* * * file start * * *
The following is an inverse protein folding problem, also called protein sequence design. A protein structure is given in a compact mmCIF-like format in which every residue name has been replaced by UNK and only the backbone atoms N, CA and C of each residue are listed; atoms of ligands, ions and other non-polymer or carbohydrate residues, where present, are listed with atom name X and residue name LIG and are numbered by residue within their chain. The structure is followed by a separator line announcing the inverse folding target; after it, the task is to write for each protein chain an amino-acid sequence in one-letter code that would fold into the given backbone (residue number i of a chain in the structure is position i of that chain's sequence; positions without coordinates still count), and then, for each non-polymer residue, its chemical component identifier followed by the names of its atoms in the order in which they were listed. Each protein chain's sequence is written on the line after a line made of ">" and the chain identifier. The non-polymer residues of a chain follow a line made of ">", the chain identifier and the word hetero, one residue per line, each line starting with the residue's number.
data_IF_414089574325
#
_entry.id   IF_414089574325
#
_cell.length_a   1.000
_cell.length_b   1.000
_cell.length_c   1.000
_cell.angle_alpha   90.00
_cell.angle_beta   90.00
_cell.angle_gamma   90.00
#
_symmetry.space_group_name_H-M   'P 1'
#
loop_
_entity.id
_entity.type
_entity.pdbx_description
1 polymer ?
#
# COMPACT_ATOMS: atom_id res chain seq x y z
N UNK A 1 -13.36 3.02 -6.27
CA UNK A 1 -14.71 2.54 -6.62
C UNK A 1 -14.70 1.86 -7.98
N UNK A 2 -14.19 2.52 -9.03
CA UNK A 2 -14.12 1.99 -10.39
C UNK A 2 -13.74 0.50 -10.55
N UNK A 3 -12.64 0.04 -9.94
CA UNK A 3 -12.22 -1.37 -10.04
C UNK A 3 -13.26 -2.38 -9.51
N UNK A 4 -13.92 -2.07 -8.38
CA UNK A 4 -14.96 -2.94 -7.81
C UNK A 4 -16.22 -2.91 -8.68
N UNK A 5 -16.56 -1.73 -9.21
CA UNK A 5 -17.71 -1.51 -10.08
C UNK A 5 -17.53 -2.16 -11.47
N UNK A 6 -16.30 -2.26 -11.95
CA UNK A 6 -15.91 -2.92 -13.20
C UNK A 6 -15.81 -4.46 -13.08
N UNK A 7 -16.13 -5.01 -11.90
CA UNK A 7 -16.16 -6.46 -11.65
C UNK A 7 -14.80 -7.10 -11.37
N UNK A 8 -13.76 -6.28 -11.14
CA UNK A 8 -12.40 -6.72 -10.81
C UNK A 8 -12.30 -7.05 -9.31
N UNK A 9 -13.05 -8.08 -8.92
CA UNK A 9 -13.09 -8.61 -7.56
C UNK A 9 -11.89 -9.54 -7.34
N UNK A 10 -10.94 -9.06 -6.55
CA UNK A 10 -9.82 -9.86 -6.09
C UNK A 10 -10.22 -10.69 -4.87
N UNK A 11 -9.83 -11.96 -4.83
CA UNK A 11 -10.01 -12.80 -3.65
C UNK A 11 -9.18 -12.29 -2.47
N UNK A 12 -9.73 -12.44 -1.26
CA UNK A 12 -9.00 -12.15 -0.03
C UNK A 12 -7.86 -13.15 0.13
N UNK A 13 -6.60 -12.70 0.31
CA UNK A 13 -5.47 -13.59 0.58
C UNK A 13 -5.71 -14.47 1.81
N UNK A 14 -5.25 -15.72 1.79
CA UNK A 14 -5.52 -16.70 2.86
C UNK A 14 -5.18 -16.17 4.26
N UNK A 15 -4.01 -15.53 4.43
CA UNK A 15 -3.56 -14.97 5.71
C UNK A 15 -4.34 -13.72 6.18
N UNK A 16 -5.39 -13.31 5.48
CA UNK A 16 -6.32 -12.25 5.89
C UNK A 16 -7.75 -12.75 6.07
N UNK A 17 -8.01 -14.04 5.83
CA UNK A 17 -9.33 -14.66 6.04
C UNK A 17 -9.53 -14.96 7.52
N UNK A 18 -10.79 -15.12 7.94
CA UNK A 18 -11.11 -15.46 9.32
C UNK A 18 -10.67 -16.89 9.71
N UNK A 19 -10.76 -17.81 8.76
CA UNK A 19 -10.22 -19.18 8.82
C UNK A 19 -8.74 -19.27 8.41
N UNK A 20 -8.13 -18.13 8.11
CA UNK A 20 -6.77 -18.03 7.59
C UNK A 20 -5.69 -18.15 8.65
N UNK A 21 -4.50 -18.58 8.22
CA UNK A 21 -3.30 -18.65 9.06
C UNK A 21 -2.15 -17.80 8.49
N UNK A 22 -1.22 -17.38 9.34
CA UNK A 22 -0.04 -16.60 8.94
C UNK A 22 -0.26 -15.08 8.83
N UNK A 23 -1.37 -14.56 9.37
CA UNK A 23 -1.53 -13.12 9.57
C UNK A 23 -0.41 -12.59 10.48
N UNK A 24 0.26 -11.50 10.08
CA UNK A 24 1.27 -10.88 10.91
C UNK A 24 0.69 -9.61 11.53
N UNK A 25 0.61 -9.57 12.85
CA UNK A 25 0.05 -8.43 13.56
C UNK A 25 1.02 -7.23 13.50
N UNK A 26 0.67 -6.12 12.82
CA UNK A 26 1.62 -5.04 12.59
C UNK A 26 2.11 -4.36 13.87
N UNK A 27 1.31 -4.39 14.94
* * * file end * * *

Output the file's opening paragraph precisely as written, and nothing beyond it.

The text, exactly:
The following is an inverse protein folding problem, also called protein sequence design. A protein structure is given in a compact mmCIF-like format in which every residue name has been replaced by UNK and only the backbone atoms N, CA and C of each residue are listed; atoms of ligands, ions and other non-polymer or carbohydrate residues, where present, are listed with atom name X and residue name LIG and are numbered by residue within their chain. The structure is followed by a separator line announcing the inverse folding target; after it, the task is to write for each protein chain an amino-acid sequence in one-letter code that would fold into the given backbone (residue number i of a chain in the structure is position i of that chain's sequence; positions without coordinates still count), and then, for each non-polymer residue, its chemical component identifier followed by the names of its atoms in the order in which they were listed. Each protein chain's sequence is written on the line after a line made of ">" and the chain identifier. The non-polymer residues of a chain follow a line made of ">", the chain identifier and the word hetero, one residue per line, each line starting with the residue's number.